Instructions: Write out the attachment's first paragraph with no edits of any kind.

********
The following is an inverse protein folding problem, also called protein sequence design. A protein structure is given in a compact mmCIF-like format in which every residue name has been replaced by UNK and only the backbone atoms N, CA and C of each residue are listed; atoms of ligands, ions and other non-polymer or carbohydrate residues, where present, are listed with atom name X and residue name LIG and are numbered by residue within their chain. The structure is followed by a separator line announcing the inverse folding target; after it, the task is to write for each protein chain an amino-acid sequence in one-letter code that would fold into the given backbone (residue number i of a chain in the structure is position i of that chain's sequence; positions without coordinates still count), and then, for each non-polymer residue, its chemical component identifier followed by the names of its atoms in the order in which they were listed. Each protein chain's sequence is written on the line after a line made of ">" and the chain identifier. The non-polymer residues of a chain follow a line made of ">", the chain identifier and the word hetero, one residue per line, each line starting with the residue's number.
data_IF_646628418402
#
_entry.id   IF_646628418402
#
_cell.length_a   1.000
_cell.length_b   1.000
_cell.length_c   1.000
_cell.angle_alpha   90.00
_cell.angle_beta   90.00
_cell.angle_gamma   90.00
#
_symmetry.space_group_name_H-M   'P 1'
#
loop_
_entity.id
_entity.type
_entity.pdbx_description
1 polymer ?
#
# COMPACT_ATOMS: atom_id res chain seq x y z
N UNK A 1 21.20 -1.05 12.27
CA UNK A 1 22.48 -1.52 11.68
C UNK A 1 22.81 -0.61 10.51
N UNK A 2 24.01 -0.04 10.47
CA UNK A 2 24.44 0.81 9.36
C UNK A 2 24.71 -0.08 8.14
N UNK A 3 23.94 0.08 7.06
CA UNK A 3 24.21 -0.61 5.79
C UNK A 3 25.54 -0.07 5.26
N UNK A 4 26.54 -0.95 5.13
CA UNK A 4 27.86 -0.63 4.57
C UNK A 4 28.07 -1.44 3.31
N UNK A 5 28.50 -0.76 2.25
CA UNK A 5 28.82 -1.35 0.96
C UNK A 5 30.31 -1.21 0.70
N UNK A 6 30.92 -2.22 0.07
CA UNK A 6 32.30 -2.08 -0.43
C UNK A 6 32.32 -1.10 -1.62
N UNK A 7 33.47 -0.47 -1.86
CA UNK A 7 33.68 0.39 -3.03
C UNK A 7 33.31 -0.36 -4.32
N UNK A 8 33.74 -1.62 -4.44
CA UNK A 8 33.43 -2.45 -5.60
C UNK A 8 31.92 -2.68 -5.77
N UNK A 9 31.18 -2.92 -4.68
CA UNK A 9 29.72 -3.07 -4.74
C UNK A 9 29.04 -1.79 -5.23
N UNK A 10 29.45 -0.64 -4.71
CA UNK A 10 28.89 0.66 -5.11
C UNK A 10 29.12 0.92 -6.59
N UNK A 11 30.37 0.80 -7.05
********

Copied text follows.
The following is an inverse protein folding problem, also called protein sequence design. A protein structure is given in a compact mmCIF-like format in which every residue name has been replaced by UNK and only the backbone atoms N, CA and C of each residue are listed; atoms of ligands, ions and other non-polymer or carbohydrate residues, where present, are listed with atom name X and residue name LIG and are numbered by residue within their chain. The structure is followed by a separator line announcing the inverse folding target; after it, the task is to write for each protein chain an amino-acid sequence in one-letter code that would fold into the given backbone (residue number i of a chain in the structure is position i of that chain's sequence; positions without coordinates still count), and then, for each non-polymer residue, its chemical component identifier followed by the names of its atoms in the order in which they were listed. Each protein chain's sequence is written on the line after a line made of ">" and the chain identifier. The non-polymer residues of a chain follow a line made of ">", the chain identifier and the word hetero, one residue per line, each line starting with the residue's number.